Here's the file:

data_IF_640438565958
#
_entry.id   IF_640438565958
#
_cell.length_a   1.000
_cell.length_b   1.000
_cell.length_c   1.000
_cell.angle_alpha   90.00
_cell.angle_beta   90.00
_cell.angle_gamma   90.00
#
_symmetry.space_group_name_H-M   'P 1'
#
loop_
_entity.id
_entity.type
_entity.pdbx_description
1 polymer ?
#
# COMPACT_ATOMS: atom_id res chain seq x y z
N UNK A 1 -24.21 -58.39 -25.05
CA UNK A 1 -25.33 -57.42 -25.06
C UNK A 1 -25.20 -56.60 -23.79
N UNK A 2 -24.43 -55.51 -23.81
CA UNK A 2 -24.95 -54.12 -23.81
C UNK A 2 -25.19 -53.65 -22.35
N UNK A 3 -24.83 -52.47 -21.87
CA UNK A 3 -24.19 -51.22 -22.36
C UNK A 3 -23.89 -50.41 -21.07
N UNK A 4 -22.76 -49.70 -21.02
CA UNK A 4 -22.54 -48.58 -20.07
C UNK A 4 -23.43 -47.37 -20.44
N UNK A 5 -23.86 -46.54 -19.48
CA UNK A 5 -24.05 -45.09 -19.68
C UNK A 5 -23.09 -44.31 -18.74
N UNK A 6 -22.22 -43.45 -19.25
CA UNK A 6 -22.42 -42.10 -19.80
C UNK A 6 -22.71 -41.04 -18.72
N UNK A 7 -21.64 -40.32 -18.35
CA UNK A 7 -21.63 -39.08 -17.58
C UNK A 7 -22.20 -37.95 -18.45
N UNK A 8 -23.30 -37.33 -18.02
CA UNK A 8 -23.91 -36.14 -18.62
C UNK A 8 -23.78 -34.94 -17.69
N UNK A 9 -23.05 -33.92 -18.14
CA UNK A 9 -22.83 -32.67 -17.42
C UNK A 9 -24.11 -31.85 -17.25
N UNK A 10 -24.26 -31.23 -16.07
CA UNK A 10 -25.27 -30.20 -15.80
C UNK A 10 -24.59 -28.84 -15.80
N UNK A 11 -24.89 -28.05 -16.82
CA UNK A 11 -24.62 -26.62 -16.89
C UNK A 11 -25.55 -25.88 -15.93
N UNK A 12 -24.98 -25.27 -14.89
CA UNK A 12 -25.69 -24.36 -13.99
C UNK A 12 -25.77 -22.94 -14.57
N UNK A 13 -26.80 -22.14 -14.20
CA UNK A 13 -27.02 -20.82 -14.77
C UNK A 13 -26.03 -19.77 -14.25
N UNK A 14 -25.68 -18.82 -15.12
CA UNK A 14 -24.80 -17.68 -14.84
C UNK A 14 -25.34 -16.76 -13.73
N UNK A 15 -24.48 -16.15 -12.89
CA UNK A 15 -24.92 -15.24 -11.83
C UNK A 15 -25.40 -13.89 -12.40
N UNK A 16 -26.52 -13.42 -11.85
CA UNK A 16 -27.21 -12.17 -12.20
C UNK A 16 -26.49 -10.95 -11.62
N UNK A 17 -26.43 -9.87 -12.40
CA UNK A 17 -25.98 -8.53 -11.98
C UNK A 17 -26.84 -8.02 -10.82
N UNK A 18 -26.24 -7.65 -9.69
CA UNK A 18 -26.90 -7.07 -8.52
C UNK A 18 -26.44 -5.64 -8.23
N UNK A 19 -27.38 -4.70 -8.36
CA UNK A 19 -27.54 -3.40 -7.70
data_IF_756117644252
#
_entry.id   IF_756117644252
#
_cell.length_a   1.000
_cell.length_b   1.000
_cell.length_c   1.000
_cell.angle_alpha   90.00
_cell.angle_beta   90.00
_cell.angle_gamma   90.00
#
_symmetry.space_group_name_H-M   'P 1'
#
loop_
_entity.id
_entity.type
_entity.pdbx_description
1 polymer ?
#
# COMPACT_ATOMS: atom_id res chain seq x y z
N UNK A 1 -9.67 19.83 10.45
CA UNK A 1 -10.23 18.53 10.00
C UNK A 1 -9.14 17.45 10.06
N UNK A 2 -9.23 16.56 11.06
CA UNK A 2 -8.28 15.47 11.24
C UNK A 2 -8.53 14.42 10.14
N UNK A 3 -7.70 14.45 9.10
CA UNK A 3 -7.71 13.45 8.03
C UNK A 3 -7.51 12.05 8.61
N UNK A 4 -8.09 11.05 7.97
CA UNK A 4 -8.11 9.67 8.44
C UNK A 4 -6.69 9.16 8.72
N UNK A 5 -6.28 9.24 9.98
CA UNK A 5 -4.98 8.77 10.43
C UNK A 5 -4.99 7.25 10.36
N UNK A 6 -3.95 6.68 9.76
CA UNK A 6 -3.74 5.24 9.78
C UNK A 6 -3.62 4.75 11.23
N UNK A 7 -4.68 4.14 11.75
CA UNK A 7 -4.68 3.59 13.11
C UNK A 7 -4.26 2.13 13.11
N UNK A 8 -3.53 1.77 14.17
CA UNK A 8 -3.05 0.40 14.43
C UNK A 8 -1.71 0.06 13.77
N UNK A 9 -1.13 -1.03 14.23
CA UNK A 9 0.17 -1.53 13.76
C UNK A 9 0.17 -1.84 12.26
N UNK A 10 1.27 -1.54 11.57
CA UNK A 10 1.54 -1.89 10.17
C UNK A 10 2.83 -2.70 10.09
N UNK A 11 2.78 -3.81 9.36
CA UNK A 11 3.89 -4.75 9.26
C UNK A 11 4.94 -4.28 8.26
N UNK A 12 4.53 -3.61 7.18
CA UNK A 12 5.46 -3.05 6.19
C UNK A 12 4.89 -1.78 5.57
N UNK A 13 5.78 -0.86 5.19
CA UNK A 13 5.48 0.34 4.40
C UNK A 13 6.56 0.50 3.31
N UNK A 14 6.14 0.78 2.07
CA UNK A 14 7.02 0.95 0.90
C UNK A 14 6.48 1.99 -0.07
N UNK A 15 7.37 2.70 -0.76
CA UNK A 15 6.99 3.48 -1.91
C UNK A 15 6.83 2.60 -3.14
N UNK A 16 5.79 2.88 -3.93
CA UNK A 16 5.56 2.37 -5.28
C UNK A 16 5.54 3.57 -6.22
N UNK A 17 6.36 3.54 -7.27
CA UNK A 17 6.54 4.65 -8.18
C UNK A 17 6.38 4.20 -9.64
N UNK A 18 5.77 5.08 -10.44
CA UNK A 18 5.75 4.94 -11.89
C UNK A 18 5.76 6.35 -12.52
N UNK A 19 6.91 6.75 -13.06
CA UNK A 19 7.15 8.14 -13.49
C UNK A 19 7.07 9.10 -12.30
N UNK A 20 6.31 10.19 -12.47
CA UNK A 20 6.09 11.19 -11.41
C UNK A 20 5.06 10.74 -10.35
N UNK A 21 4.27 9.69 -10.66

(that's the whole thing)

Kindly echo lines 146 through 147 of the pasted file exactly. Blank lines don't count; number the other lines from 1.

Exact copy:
CA UNK A 17 6.54 4.65 -8.18
C UNK A 17 6.38 4.20 -9.64